Wind company says it can power the islands

  • May. 16, 2007 2:00 p.m.

By Alex Rinfret-The company that wants to build a huge wind farm off the east coast of Graham Island says it has come up with a way to supply wind power to the islands.
Until now, the NaiKun Wind Energy Group Inc. intended only to connect to the mainland electricity grid with a submarine cable heading east from the proposed 320 MW project.
But last week, the company announced it has come up with a solution that will allow it to install a cable from the wind farm to supply power to the islands. The “Haidalink” plan would run a cable 50 km from the offshore substation to a substation at Tlell. From there, power would flow north to Port Clements and south to Skidegate on a three-phase transmission line.
Whether the plan becomes a reality depends on a couple of things. It won’t go ahead unless the wind farm, currently in an environmental review process, gets the green light. It must also go through the electricity plan process which BC Hydro and the Council of the Haida Nation are conducting for the islands.
“With this Haidalink, there’s no project unless there’s windmills,” explained Haida Nation president Guujaaw. “And those windmills depend on the environmental assessment, on a positive assessment.”
Guujaaw said the wind farm is undergoing three assessments, at the federal, provincial and Haida Nation levels. The Haida Nation will be carefully examining the project, he said, and won’t endorse it unless it is sure the wind farm meets its stringent environmental standards.
“Our concern always is the environment first, so we have to consider the birds and the crabs and the whales,” he said.
Wind power is not brand new technology, he said, and there are wind farms all over the world where the effects on birds and wildlife have been studied.
The portion of Hecate Strait where NaiKun wants to build its windmills is a rich crabbing area and is also used by thousands of migrating birds.
The Haida Tribal Society owns shares of NaiKun, which is a publicly listed company.
Guujaaw said the fact that the tribal society is a part owner of the company won’t be a problem when it comes to the environmental assessment or to the community electricity plan process. That process will see BC Hydro and the CHN evaluating various proposals to replace the diesel generators on the islands; the Haidalink/NaiKun project is now expected to be one of those proposals.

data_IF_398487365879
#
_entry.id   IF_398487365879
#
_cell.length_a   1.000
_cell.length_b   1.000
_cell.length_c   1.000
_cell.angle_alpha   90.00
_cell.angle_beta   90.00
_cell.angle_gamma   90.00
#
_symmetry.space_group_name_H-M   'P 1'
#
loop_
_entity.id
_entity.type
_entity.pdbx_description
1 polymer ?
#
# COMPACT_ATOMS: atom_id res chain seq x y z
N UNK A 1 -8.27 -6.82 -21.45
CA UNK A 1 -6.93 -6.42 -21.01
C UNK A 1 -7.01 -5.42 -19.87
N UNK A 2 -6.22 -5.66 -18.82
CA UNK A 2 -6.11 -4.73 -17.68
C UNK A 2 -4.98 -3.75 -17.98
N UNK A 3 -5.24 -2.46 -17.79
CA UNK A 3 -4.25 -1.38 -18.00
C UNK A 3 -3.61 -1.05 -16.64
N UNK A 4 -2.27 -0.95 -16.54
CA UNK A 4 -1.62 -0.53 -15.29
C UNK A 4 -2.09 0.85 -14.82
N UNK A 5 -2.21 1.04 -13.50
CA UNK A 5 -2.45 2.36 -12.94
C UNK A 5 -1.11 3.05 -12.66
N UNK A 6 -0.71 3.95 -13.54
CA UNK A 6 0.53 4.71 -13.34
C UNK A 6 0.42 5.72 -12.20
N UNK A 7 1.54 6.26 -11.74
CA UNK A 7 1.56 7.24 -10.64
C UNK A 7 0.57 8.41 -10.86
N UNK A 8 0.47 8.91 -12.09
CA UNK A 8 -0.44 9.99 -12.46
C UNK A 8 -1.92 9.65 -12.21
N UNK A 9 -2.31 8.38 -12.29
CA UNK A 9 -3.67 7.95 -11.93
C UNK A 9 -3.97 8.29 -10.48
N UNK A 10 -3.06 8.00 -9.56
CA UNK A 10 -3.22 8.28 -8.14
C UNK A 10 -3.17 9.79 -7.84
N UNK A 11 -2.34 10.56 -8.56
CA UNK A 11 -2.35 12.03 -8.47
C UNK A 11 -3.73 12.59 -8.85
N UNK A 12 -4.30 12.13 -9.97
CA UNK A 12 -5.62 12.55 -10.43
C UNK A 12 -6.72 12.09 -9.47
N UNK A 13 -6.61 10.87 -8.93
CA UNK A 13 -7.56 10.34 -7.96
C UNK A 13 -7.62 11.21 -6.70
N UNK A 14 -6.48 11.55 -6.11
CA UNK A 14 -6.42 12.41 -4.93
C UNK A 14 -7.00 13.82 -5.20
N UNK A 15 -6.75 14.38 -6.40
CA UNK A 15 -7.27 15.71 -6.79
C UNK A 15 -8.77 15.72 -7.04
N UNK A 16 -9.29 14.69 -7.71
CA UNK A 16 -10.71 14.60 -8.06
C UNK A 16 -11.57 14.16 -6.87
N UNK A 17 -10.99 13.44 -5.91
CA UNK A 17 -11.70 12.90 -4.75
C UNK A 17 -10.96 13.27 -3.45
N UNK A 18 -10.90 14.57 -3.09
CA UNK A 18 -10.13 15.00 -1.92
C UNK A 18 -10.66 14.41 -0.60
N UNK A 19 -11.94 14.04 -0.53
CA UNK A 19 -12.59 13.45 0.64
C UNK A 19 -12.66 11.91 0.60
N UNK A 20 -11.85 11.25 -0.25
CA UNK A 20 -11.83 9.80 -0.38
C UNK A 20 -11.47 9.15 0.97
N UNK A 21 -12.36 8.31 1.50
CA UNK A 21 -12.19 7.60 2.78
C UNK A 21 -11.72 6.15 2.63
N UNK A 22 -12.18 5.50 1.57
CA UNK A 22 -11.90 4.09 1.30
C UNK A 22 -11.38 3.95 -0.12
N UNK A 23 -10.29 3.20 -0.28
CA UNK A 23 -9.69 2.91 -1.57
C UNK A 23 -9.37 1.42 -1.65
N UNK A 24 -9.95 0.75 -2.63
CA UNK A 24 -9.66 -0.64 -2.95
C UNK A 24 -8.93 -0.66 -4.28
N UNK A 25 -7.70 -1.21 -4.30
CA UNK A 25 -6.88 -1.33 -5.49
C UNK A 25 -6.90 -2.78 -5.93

“It’s the best project that gets chosen,” Guujaaw said, adding that he expects BC Hydro will have the final word. “BC Hydro is going to be looking at costs and efficiency.”
In any case, the Haida are exploring several other energy projects and would like to have some kind of business interest in whatever system ends up producing power here, Guujaaw said.
Also last week, NaiKun and the Council of the Haida Nation signed a memorandum of understanding regarding the first phase of the project.
The memorandum establishes a framework to govern the relationship between the Haida Nation and NaiKun for the construction and operation of the project, the company said. If the project is approved, NaiKun expects to start construction in 2009.
CHN vice-president Arnie Bellis said the agreement is simply an understanding, and not a legally binding agreement or a business agreement.
Mr. Bellis is also chair of the Haida Power Authority, a board set up by the Haida Nation to evaluate and explore various energy options.
Two facts stand out above all others when it comes to the islands and energy, Mr. Bellis said. First, islanders are the biggest per capita polluters in Canada because most of the electricity we use is generated by burning diesel. Second, energy opportunities are available here, whether oil and gas, wind or tidal, and the world knows it.
“The Haida Nation has to deal with these things, and they are,” he said.
The NaiKun wind farm has the potential to produce clean energy for islanders, he said, as well as to link the islands to the BC grid. That would mean much more consistent power here.

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